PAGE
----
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Ofsted figures reveal early years places fell by 17,800 in the last year
Ofsted have published data revealing findings on the number of Ofsted registered providers and inspection and regulatory activity up until 31 August 2023
Ofsted figures on providers
Over the last year the number of providers registered with Ofsted has steadily declined. The official figures from Ofsted showed that there were 62,300 childcare providers registered with Ofsted, down by 3,320 (5%) since 31 August 2022.
Ofsted does claim that the drop in numbers is due to the sector losing more childminders over the past year. In the period, 27,000 childminders were registered with Ofsted, reflecting a drop of 2,580 on the previous year.
However, lack of funding, financial challenges and staff recruitment difficulties have out a strain on providers.
Overall, since 2016, the number of active Ofsted registered providers has been falling. There are more providers now leaving the early years sector rather than joining it.
Early years places
The figures published on places has been reported for the 48,100 providers registered on the Early Years Register (EYR) and was first gathered at registration and updated at inspection. On 31 August 2023, 77% (48,100) of Ofsted-registered childcare providers were on the EYR. The remaining 23% were only registered on the Childcare Register (CR).
On average, over the past year, childminders have been offering fewer places than other types of providers.
In total, there were 1.26 million childcare and early years places, down by 17,800 (1%) on the previous year.
Ofsted figures on inspections
At the end of August, 79% (38,000) of eligible providers on the EYR had received a full inspection under the education inspection framework.
For those on the EYR register that received a full inspection, 96% were judged good or outstanding at their most recent. According to Ofsted figures this has remained the same since 31 March 2022.
That being said, since 31 August 2019, the proportion of outstanding childcare providers has fallen from 20% to 14%.
Commenting, Neil Leitch, chief executive of the Early Years Alliance, said:
“The fact that early years places have dropped by 17,800 within the last year is incredibly concerning, especially given that we are just months away from the start of the early entitlement expansion.
“For years now, nurseries, pre-schools and childminders have faced a raft of challenges, including severe underfunding and acute staffing shortages, as a direct result of government underfunding, leaving many with no options but to limit the number of places they are able to offer, or in the worst cases, close completely.
“And yet, instead of trying to address these challenges by putting in place adequate support and funding, the government has only served to make the situation worse by piling more pressure on providers by announcing plans to expand the existing offer.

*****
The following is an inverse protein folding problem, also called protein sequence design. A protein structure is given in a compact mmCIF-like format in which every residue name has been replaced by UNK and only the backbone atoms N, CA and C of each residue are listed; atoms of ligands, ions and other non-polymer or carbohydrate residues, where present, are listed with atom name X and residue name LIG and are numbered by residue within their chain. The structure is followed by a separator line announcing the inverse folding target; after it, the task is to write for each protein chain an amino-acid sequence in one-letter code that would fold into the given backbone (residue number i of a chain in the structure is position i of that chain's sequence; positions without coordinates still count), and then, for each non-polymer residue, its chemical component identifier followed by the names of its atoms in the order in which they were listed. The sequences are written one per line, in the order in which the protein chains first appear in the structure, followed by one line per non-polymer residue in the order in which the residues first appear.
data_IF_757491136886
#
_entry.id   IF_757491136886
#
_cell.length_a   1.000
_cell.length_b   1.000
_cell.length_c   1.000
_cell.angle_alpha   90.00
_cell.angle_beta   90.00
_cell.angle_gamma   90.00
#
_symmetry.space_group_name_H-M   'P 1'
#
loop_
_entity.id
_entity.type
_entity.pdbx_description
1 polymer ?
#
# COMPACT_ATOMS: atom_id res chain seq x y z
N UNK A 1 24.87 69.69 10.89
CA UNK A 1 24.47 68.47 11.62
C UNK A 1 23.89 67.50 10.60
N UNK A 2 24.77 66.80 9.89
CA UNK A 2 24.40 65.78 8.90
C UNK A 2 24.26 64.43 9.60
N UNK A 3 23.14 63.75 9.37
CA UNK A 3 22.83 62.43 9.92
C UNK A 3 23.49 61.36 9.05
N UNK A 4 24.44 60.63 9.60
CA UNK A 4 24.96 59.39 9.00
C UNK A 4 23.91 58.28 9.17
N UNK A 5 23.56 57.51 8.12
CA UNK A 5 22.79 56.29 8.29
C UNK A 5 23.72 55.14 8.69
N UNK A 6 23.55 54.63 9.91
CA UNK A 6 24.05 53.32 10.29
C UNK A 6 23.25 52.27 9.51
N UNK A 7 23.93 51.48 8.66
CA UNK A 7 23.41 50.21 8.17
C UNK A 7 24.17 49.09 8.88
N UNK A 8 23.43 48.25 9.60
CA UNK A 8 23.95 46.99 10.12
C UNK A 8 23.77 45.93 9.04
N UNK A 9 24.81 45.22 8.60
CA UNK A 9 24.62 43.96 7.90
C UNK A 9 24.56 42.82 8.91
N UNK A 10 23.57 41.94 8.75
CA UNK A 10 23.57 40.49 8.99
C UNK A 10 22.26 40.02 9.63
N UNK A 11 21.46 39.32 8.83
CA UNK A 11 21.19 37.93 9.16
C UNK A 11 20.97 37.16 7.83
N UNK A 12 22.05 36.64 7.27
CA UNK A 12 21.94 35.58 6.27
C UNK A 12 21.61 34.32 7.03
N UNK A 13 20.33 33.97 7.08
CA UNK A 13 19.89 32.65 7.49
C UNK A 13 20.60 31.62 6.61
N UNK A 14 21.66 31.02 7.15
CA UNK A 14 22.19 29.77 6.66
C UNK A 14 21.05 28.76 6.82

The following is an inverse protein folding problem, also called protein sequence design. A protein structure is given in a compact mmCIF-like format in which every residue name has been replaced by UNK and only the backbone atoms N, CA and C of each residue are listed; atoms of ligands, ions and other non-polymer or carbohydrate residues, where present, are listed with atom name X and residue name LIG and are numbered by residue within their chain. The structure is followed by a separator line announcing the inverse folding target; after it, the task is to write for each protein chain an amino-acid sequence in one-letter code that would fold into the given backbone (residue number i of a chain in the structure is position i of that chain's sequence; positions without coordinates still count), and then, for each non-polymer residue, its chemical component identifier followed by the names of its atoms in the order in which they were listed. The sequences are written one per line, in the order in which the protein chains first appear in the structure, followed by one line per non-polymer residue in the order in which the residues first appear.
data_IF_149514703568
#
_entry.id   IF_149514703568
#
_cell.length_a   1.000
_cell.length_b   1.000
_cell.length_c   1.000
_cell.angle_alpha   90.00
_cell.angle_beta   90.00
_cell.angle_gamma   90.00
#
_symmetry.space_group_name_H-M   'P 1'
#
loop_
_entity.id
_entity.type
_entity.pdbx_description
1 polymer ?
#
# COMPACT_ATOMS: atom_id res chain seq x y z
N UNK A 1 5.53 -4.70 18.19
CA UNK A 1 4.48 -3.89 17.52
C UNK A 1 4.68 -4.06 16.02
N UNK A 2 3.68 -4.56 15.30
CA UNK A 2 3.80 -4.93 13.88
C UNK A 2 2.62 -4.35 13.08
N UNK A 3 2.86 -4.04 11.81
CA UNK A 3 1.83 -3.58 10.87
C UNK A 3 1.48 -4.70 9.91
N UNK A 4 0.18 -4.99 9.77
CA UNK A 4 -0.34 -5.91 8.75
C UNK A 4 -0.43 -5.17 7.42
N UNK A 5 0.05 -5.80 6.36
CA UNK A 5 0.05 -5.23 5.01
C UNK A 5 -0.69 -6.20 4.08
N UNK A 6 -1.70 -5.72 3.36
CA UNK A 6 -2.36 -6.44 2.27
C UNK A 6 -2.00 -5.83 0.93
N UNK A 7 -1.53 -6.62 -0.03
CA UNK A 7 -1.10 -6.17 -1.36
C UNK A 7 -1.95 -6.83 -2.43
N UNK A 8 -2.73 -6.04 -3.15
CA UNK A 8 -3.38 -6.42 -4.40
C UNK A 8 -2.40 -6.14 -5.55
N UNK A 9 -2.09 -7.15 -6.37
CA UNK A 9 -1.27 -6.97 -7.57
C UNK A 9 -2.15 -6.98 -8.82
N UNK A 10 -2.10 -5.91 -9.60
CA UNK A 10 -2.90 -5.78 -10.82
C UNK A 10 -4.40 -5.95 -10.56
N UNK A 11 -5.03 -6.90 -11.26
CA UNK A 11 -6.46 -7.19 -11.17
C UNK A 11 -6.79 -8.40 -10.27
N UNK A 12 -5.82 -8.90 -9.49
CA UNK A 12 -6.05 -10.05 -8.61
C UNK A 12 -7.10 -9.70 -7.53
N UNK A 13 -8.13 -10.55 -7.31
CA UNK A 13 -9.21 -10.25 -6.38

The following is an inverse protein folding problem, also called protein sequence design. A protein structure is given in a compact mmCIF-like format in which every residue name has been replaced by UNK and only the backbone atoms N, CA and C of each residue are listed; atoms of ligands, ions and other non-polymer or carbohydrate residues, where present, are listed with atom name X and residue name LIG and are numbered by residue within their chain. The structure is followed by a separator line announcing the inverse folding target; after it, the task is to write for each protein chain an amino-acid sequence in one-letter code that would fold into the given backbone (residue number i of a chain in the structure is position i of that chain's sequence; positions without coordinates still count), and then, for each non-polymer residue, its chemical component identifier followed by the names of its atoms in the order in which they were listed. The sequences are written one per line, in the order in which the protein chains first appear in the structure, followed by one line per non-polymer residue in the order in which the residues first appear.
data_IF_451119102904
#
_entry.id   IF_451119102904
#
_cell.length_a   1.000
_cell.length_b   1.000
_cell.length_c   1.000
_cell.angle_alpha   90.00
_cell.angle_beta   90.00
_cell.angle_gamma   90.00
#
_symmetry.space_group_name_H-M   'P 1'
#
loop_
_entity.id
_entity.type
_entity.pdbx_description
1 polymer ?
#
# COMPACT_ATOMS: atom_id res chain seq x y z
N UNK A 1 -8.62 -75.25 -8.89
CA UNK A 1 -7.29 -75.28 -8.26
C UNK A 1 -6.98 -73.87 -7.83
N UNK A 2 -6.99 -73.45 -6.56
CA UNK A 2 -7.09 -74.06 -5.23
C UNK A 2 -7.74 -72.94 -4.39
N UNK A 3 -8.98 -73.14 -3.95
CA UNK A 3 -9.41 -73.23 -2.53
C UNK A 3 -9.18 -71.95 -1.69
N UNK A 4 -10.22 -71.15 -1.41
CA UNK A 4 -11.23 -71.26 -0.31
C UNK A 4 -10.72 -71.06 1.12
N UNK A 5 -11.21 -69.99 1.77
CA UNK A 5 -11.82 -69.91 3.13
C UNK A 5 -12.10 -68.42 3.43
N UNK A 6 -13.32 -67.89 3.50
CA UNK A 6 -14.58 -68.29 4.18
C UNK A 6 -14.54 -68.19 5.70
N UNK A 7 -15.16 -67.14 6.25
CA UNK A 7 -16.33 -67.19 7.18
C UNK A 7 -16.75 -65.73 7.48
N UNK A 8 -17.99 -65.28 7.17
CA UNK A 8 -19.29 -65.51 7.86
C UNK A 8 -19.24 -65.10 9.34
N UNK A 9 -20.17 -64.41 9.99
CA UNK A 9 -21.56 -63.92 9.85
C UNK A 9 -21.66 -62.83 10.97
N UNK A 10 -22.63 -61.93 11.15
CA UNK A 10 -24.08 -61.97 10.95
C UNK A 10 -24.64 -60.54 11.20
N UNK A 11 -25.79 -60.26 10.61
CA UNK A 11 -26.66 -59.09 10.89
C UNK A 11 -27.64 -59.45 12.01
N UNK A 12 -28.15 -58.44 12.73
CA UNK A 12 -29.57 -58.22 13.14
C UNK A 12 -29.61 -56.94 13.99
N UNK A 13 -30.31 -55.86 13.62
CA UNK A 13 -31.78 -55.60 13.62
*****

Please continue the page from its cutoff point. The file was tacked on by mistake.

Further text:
“If urgent action isn’t taken to address both plummeting provider numbers and decline in available places, not only is the extended entitlement offer likely to fall flat on its face, but it will soon become close to impossible for nurseries, pre-schools and childminders to even meet existing demand.
“With the Autumn Statement just days away, we urge the government to recognise just how serious a crisis the sector is in and put meaningful action in place to tackle the significant challenges facing providers, before we reach a point of no return.”
The NDNA has further looked into the new Ofsted stats and seen that there are 502 fewer nurseries and pre-schools Sept 2022 to August 2023.
Purnima Tanuku OBE, chief executive of National Day Nurseries Association (NDNA) said: “Although the early years sector must be very proud of its overall record of 96% being judged as good or outstanding, the latest Ofsted statistics are very concerning.
“If you look only at the early years register, since September 2022 there are now 502 fewer nurseries and pre-schools. These settings offer 86% of places so coupled with the huge losses of childminders, this is putting serious pressure on the remaining early education and care providers ahead of the expected expansion of funded places in April.
“The figures are going in the wrong direction, with 1% fewer places rather than a healthy increase in places to meet the expected demand from next year, especially for two-year-olds. We are now looking at a shrinking sector.
“The government must support providers in the forthcoming Autumn Statement by enhancing the funding rates especially for three and four-year-olds, an effective workforce strategy to boost numbers coming into the profession and 100% business rates relief. This could go a long way towards supporting the sustainability of the sector to deliver any expansion plans.”
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